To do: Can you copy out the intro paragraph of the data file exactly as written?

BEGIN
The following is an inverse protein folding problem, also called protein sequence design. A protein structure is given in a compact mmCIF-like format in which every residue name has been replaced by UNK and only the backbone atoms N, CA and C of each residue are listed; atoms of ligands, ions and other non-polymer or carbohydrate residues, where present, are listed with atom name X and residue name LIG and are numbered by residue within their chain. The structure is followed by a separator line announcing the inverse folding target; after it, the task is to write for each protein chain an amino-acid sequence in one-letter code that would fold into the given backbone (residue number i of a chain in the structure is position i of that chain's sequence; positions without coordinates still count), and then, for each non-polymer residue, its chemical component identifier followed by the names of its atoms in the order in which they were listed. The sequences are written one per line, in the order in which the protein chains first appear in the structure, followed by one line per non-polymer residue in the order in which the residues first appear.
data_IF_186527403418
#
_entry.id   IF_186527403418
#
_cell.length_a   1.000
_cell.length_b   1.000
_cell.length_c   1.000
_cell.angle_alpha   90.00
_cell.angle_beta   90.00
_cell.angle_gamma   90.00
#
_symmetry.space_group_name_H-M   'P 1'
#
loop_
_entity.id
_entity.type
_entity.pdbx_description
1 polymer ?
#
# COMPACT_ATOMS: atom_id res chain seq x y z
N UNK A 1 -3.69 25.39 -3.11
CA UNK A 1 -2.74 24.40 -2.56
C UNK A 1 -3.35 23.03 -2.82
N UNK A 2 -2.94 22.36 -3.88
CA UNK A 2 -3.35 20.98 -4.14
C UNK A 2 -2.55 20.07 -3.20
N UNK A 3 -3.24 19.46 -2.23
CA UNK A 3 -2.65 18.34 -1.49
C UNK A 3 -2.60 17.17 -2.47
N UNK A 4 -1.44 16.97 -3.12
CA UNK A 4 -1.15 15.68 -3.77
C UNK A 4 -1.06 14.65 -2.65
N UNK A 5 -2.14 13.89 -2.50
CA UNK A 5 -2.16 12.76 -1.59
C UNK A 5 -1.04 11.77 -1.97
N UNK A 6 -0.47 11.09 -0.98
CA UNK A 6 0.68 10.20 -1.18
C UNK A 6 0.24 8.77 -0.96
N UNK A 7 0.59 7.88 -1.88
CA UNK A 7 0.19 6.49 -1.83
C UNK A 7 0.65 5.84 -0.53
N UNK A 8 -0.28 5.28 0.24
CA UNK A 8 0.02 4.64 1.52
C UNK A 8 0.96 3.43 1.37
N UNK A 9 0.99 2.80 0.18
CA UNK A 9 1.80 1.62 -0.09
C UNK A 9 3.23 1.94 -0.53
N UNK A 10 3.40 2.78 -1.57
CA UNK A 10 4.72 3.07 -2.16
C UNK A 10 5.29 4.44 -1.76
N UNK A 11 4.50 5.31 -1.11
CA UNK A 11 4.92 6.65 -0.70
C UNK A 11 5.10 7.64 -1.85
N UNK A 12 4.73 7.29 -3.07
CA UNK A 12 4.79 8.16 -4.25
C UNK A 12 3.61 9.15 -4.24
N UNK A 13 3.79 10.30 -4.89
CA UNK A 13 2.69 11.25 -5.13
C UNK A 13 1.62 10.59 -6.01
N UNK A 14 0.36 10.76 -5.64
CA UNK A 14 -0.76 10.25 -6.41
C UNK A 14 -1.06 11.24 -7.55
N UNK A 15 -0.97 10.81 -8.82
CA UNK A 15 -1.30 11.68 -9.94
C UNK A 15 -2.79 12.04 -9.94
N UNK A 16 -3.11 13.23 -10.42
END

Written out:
The following is an inverse protein folding problem, also called protein sequence design. A protein structure is given in a compact mmCIF-like format in which every residue name has been replaced by UNK and only the backbone atoms N, CA and C of each residue are listed; atoms of ligands, ions and other non-polymer or carbohydrate residues, where present, are listed with atom name X and residue name LIG and are numbered by residue within their chain. The structure is followed by a separator line announcing the inverse folding target; after it, the task is to write for each protein chain an amino-acid sequence in one-letter code that would fold into the given backbone (residue number i of a chain in the structure is position i of that chain's sequence; positions without coordinates still count), and then, for each non-polymer residue, its chemical component identifier followed by the names of its atoms in the order in which they were listed. The sequences are written one per line, in the order in which the protein chains first appear in the structure, followed by one line per non-polymer residue in the order in which the residues first appear.